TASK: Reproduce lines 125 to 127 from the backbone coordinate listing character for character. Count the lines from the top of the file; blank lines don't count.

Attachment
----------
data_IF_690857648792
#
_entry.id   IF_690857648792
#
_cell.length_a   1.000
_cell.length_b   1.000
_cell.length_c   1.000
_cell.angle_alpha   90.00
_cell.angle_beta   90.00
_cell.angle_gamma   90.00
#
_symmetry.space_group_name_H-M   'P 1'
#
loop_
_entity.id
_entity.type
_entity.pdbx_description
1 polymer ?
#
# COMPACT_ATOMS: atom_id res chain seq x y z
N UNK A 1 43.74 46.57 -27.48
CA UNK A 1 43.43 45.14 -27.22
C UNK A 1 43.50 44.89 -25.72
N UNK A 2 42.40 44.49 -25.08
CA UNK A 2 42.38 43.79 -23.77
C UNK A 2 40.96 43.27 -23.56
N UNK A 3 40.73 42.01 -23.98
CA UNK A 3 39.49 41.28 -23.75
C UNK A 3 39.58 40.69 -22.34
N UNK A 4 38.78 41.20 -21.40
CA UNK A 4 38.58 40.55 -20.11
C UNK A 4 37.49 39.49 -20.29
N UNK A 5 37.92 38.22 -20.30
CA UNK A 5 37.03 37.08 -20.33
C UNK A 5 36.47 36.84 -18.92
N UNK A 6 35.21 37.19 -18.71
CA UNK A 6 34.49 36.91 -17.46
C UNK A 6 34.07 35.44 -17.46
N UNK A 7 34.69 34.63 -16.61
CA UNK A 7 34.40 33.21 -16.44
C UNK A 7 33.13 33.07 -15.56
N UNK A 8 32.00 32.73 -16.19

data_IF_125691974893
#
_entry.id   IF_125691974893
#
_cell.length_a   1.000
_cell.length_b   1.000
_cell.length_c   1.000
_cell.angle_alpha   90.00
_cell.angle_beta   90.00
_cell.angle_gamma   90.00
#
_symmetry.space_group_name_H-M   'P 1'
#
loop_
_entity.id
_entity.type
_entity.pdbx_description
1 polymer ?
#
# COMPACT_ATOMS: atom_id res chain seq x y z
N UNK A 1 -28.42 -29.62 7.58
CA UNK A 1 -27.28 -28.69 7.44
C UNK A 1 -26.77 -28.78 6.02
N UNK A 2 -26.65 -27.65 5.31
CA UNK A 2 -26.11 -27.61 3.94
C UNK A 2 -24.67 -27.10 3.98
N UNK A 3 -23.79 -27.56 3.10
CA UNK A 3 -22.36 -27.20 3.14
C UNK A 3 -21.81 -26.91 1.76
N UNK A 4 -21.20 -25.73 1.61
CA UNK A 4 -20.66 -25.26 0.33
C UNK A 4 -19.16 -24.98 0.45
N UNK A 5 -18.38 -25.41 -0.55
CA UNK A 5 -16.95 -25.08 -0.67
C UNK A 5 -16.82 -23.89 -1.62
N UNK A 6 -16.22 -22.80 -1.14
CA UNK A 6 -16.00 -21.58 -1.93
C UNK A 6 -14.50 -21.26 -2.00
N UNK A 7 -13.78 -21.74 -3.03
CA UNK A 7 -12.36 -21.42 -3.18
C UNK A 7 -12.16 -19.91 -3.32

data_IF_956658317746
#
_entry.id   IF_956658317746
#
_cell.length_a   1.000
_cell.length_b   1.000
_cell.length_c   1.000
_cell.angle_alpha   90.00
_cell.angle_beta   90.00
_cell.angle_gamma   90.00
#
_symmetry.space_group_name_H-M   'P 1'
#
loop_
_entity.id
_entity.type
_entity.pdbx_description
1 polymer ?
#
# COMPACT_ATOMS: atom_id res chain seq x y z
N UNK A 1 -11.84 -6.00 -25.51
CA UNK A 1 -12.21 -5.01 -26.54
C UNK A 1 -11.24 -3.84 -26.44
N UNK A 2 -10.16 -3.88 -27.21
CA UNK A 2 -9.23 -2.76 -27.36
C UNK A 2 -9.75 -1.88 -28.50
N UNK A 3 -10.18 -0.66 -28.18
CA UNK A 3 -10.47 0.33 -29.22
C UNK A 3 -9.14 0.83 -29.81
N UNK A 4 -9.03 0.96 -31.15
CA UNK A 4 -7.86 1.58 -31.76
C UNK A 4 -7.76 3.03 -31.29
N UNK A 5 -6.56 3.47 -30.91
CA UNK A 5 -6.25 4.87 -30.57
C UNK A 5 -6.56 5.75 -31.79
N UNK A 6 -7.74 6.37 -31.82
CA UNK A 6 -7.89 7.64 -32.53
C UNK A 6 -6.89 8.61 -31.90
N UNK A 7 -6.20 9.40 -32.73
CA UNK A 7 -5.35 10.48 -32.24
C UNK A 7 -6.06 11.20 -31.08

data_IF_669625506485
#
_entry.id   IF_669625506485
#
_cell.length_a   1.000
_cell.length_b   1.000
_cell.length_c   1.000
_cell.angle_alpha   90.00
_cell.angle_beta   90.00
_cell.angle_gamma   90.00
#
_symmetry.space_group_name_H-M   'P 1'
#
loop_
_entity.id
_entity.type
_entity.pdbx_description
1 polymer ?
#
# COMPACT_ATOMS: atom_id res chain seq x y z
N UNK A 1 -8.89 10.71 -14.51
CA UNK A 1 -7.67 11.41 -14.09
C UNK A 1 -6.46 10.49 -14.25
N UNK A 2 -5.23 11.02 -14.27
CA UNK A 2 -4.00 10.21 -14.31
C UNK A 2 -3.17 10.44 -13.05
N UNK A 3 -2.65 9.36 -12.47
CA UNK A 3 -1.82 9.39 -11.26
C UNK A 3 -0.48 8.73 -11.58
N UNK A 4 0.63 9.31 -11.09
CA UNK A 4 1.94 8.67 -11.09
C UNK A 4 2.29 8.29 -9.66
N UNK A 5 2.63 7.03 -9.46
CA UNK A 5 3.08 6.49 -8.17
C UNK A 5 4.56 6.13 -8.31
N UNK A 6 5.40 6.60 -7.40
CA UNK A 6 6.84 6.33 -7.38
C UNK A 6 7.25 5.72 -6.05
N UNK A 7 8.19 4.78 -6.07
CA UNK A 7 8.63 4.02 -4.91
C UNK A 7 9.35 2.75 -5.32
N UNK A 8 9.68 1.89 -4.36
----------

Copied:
data_IF_669625506485
#
_entry.id   IF_669625506485